DCMS Authorise Stephen Cohen Re-Election As UKGC Commissioner

The re-election of Stephen Cohen as Commissioner of the UK Gambling Commission (UKGC) has been authorised by Oliver Dowden, Secretary of State for Digital, Culture, Media and Sport ( DCMS).

DCMS announced this week that Cohen’s term as UKGC commissioner will be extended until November 2024 for another four years.

Described as an expert in mass-market corporate finance, auditing, and governance, Cohen has served on the board of commissioners of the UKGC since 2016. He has also served as the chair of both the JPMorgan Japan Trust and the Schroder UK Public-Private Trust audit committees.

Currently, the executive is a board member for the Health & Care Professions Council (HCPC), the organisation responsible for regulatory oversight of 370,000 health care professionals.

The re-election of Stephen Cohen as Commissioner of the UK Gambling Commission (UKGC) has been authorised by Oliver Dowden, Secretary of State for Digital, Culture, Media and Sport ( DCMS).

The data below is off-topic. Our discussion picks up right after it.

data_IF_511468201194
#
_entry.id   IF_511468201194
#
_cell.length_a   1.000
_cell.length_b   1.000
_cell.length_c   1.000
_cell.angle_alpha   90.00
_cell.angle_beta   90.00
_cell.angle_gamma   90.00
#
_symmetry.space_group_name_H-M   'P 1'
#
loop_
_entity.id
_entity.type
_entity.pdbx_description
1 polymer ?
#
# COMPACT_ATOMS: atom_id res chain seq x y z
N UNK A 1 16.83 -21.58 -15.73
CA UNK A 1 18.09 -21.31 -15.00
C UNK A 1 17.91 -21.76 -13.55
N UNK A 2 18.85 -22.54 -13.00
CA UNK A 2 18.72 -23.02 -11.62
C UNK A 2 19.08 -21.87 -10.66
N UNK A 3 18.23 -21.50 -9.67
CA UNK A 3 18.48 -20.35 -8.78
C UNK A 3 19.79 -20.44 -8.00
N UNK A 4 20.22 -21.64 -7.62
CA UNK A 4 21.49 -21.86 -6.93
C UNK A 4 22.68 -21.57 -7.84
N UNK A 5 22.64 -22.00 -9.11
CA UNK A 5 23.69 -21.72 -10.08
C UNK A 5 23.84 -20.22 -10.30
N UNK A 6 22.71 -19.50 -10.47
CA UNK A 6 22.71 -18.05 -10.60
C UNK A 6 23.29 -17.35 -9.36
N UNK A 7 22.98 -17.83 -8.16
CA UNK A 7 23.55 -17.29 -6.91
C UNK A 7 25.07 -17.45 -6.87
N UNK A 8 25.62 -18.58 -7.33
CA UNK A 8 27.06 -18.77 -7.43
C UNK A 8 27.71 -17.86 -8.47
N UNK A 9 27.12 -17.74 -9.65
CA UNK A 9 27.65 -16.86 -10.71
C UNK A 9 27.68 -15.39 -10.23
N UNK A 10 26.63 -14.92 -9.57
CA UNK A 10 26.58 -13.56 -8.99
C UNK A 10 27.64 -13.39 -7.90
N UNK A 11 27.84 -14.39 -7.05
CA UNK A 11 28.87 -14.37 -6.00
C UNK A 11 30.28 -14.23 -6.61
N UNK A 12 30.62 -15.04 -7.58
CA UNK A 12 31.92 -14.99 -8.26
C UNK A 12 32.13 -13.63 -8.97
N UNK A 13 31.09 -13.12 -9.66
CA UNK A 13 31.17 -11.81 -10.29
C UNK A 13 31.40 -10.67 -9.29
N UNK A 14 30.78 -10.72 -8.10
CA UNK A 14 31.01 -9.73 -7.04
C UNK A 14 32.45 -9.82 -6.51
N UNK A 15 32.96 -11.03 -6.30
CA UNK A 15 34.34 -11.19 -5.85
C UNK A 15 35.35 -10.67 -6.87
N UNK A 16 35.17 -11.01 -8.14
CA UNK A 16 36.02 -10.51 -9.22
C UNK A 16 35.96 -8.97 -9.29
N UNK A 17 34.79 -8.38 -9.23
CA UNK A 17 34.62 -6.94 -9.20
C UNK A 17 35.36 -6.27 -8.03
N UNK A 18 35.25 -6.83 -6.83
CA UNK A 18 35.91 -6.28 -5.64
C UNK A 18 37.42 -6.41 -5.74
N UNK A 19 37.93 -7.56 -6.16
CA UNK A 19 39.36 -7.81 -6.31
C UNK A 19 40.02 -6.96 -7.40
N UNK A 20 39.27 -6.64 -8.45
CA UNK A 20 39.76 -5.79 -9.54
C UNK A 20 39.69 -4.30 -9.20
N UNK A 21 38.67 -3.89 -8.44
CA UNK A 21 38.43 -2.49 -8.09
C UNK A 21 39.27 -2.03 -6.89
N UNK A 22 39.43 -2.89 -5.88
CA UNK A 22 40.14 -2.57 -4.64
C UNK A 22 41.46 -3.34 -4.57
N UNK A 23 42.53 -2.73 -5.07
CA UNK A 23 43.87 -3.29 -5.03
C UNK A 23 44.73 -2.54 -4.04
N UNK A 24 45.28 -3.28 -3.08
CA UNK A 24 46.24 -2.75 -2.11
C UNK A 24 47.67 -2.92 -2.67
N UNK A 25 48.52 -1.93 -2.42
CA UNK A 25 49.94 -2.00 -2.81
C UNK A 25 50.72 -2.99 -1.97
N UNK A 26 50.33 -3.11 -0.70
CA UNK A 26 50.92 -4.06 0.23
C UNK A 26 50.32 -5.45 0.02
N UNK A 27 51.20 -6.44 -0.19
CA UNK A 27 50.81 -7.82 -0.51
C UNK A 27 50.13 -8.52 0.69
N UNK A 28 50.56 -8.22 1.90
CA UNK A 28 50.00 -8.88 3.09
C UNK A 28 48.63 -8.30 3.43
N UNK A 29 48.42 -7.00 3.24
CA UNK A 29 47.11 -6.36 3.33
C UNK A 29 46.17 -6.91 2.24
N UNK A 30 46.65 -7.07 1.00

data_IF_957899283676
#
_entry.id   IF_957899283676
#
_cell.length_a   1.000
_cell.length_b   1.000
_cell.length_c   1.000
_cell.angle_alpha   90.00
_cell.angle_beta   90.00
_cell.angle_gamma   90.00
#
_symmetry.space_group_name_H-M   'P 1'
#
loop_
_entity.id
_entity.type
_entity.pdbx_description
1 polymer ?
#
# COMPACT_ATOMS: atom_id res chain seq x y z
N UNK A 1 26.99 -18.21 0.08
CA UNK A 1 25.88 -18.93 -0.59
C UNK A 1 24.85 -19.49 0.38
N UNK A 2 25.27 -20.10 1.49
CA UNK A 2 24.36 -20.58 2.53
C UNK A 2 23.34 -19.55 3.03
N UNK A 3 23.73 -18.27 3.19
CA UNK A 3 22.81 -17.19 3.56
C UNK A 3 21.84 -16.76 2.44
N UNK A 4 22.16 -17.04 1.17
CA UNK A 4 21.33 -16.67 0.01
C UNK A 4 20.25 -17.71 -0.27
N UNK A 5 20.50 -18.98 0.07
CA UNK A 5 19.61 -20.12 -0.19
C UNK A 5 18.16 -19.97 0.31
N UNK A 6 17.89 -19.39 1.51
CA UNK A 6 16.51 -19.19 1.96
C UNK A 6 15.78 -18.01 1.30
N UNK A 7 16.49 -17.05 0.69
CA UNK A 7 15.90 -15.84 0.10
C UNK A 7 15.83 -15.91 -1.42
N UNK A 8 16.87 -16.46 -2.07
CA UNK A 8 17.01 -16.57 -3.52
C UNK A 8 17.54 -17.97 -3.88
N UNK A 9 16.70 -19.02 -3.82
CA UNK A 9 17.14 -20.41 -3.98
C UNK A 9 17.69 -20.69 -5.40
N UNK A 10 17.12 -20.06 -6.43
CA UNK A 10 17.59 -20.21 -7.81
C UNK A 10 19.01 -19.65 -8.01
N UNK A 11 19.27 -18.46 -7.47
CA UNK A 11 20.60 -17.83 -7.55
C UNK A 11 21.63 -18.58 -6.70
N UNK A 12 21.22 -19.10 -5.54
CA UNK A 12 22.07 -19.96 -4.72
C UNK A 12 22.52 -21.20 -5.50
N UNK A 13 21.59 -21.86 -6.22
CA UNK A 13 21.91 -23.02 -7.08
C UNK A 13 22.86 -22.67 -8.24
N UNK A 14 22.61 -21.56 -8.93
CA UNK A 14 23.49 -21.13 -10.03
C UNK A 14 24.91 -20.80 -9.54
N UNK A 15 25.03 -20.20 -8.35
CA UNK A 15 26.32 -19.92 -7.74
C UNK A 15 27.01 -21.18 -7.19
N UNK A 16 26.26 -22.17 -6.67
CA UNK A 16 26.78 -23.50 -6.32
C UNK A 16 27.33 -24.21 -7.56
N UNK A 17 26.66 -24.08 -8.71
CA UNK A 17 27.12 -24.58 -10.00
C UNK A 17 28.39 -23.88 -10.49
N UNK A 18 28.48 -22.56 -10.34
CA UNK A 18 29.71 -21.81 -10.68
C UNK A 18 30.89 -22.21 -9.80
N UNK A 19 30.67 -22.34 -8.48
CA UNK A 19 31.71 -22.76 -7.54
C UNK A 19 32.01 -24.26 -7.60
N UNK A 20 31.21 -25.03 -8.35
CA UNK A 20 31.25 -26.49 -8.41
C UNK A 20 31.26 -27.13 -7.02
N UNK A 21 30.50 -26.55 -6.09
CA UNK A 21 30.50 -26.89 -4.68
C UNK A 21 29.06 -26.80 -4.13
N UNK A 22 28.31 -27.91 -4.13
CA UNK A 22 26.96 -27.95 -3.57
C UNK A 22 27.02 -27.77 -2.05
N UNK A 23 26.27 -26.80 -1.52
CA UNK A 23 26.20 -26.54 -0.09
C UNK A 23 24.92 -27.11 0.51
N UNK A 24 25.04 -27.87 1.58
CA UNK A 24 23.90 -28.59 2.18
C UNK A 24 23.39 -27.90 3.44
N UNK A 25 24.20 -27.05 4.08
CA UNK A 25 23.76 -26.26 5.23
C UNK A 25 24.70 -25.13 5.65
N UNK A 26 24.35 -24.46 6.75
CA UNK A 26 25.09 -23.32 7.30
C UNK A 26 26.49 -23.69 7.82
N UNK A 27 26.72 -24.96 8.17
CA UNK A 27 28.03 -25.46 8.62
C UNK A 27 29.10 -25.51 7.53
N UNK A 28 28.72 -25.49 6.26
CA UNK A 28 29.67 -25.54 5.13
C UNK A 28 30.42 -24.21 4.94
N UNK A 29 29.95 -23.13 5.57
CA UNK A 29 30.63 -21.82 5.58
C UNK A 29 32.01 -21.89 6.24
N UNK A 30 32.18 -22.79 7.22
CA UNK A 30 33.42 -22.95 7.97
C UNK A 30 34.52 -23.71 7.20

DCMS announced this week that Cohen’s term as UKGC commissioner will be extended until November 2024 for another four years.

Described as an specialist in mass-market corporate finance, auditing and governance, Cohen has worked on the board of commissioners of the UKGC since 2016. He has also served as the chair of both the JPMorgan Japan Trust and the Schroder UK Public-Private Trust’s audit committee.

Currently, the executive is a board member for the Health & Care Professions Council (HCPC), the organisation responsible for regulatory oversight of 370,000 health care professionals.

DCMS reported that Cohen would be paying £ 295 a day in compliance with the Cabinet Office ‘s public appointment governance codes.

Cohen’s nomination was announced before the House of Lords released its ‘Gambling Harm-Time for Action,’ in which a special committee of parliament called for the government to introduce a roots-and-branch reform of UK gambling.

The Lords Committee, recommending 66 urgent actions, considered that a change in the UK gambling regime was needed to ‘prioritise the welfare of gamblers ahead of industry profits.’